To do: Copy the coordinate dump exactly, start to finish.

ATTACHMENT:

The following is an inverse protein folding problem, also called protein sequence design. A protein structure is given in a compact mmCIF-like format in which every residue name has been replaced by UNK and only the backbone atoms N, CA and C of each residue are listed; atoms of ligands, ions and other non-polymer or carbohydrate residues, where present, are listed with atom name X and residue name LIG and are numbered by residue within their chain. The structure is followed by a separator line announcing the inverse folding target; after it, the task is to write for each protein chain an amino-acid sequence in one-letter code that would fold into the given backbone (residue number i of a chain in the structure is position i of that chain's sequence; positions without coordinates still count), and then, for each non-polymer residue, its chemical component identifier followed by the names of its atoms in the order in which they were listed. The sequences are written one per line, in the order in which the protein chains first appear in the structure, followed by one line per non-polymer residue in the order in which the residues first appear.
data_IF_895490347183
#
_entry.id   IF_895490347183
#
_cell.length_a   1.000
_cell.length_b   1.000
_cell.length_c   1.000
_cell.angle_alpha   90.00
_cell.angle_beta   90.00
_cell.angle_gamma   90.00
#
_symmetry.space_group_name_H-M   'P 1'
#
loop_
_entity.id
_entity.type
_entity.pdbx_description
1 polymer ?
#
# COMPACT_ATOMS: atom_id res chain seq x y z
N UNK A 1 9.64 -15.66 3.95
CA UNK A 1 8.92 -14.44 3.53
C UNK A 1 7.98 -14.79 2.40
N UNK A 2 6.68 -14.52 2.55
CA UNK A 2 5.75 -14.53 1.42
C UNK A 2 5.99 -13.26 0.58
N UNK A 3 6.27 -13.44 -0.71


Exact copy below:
The following is an inverse protein folding problem, also called protein sequence design. A protein structure is given in a compact mmCIF-like format in which every residue name has been replaced by UNK and only the backbone atoms N, CA and C of each residue are listed; atoms of ligands, ions and other non-polymer or carbohydrate residues, where present, are listed with atom name X and residue name LIG and are numbered by residue within their chain. The structure is followed by a separator line announcing the inverse folding target; after it, the task is to write for each protein chain an amino-acid sequence in one-letter code that would fold into the given backbone (residue number i of a chain in the structure is position i of that chain's sequence; positions without coordinates still count), and then, for each non-polymer residue, its chemical component identifier followed by the names of its atoms in the order in which they were listed. The sequences are written one per line, in the order in which the protein chains first appear in the structure, followed by one line per non-polymer residue in the order in which the residues first appear.
data_IF_895490347183
#
_entry.id   IF_895490347183
#
_cell.length_a   1.000
_cell.length_b   1.000
_cell.length_c   1.000
_cell.angle_alpha   90.00
_cell.angle_beta   90.00
_cell.angle_gamma   90.00
#
_symmetry.space_group_name_H-M   'P 1'
#
loop_
_entity.id
_entity.type
_entity.pdbx_description
1 polymer ?
#
# COMPACT_ATOMS: atom_id res chain seq x y z
N UNK A 1 9.64 -15.66 3.95
CA UNK A 1 8.92 -14.44 3.53
C UNK A 1 7.98 -14.79 2.40
N UNK A 2 6.68 -14.52 2.55
CA UNK A 2 5.75 -14.53 1.42
C UNK A 2 5.99 -13.26 0.58
N UNK A 3 6.27 -13.44 -0.71